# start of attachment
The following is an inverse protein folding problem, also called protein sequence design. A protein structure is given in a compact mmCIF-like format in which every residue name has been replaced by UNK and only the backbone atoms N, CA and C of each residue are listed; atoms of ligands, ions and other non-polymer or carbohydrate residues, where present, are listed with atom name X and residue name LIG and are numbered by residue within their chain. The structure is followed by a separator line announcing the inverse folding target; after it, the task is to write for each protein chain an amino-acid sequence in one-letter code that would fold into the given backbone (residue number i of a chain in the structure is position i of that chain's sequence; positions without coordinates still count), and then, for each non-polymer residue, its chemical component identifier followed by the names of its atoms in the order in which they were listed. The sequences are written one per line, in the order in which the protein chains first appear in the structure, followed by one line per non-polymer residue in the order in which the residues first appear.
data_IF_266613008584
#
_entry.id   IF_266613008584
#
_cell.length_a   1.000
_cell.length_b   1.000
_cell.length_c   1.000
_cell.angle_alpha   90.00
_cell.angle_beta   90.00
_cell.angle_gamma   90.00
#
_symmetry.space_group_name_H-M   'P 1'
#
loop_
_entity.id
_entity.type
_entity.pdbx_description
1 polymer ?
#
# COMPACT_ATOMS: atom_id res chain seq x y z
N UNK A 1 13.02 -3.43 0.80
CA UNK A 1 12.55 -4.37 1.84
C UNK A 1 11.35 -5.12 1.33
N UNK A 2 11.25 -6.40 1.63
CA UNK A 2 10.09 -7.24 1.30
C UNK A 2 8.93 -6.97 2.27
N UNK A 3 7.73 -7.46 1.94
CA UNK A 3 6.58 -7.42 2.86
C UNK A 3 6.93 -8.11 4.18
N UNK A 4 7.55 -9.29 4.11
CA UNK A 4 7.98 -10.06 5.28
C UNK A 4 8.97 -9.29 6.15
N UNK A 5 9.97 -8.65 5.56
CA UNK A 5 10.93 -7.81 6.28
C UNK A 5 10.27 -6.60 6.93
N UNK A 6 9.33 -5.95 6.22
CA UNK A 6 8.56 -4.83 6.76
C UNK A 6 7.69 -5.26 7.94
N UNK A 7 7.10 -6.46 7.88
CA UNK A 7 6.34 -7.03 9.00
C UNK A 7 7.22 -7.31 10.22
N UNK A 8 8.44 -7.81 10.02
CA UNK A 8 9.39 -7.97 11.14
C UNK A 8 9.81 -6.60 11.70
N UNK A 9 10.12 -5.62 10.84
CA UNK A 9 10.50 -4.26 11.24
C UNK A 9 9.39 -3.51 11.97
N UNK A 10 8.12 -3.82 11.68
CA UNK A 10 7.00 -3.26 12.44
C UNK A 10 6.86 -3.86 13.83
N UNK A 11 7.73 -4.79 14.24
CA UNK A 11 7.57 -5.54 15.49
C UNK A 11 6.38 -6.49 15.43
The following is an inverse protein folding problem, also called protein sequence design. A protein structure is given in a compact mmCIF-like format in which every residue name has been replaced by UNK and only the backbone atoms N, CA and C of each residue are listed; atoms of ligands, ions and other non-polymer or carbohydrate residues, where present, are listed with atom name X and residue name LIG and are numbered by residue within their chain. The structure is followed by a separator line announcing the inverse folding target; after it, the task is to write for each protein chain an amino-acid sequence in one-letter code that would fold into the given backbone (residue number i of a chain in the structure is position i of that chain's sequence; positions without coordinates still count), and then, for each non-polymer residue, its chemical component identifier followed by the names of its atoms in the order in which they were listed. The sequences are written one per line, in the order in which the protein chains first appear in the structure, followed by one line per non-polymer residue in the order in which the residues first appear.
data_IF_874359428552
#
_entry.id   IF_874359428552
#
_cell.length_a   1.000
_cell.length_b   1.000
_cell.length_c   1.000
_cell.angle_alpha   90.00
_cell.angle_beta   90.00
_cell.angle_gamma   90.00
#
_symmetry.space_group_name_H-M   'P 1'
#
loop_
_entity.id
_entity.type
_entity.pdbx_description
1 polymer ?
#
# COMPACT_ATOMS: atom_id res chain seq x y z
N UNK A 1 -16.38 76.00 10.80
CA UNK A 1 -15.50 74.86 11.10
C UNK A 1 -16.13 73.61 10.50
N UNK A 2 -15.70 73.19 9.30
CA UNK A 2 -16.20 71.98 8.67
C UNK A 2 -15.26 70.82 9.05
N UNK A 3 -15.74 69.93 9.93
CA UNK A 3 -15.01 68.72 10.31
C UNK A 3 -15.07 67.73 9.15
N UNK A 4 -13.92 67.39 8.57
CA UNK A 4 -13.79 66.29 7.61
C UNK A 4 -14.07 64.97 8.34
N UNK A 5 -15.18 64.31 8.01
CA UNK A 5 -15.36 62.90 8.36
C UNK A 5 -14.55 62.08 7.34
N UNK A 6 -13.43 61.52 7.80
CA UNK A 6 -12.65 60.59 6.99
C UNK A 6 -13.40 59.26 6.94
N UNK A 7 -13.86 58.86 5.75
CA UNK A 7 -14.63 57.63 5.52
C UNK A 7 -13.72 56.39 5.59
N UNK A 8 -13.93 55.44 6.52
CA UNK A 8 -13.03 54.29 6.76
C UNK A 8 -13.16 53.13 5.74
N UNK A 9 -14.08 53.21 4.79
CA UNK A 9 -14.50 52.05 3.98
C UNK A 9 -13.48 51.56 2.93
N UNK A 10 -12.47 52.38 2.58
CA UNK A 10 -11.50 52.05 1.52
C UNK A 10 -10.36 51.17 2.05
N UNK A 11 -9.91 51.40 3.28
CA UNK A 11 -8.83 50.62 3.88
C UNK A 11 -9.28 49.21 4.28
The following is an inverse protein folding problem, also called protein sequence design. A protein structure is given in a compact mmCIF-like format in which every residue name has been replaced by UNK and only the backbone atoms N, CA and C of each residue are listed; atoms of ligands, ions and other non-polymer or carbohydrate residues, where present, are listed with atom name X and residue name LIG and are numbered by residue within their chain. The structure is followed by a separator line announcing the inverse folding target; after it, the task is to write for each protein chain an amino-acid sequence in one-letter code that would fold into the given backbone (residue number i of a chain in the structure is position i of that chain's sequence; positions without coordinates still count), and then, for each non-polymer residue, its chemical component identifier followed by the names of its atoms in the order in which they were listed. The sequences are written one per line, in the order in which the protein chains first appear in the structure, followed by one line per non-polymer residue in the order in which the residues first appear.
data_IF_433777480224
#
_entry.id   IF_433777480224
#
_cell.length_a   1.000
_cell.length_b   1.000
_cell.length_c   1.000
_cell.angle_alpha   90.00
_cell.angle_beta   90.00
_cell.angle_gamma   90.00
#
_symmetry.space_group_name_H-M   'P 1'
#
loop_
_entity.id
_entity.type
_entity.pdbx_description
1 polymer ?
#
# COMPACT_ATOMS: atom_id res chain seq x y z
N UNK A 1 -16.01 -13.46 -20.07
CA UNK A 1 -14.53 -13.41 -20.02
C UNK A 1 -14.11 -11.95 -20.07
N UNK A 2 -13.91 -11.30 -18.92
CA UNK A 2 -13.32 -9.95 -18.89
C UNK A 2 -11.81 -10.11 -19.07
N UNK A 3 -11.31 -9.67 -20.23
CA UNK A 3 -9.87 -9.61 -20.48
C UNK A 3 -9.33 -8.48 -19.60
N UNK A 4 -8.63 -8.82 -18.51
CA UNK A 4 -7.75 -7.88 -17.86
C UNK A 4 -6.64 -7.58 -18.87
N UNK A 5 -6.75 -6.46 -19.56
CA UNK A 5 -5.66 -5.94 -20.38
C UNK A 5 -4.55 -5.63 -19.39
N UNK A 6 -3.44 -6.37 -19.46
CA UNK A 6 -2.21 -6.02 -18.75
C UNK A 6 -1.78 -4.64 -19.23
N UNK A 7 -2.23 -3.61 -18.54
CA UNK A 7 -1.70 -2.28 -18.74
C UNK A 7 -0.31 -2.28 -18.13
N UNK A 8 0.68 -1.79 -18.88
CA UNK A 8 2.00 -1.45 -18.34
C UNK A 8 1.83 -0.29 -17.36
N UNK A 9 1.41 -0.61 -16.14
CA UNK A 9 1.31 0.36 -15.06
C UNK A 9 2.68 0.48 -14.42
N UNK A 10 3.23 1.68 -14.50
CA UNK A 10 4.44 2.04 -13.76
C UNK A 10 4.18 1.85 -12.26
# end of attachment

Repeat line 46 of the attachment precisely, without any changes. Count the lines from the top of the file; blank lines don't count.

N UNK A 9 10.12 -5.62 10.84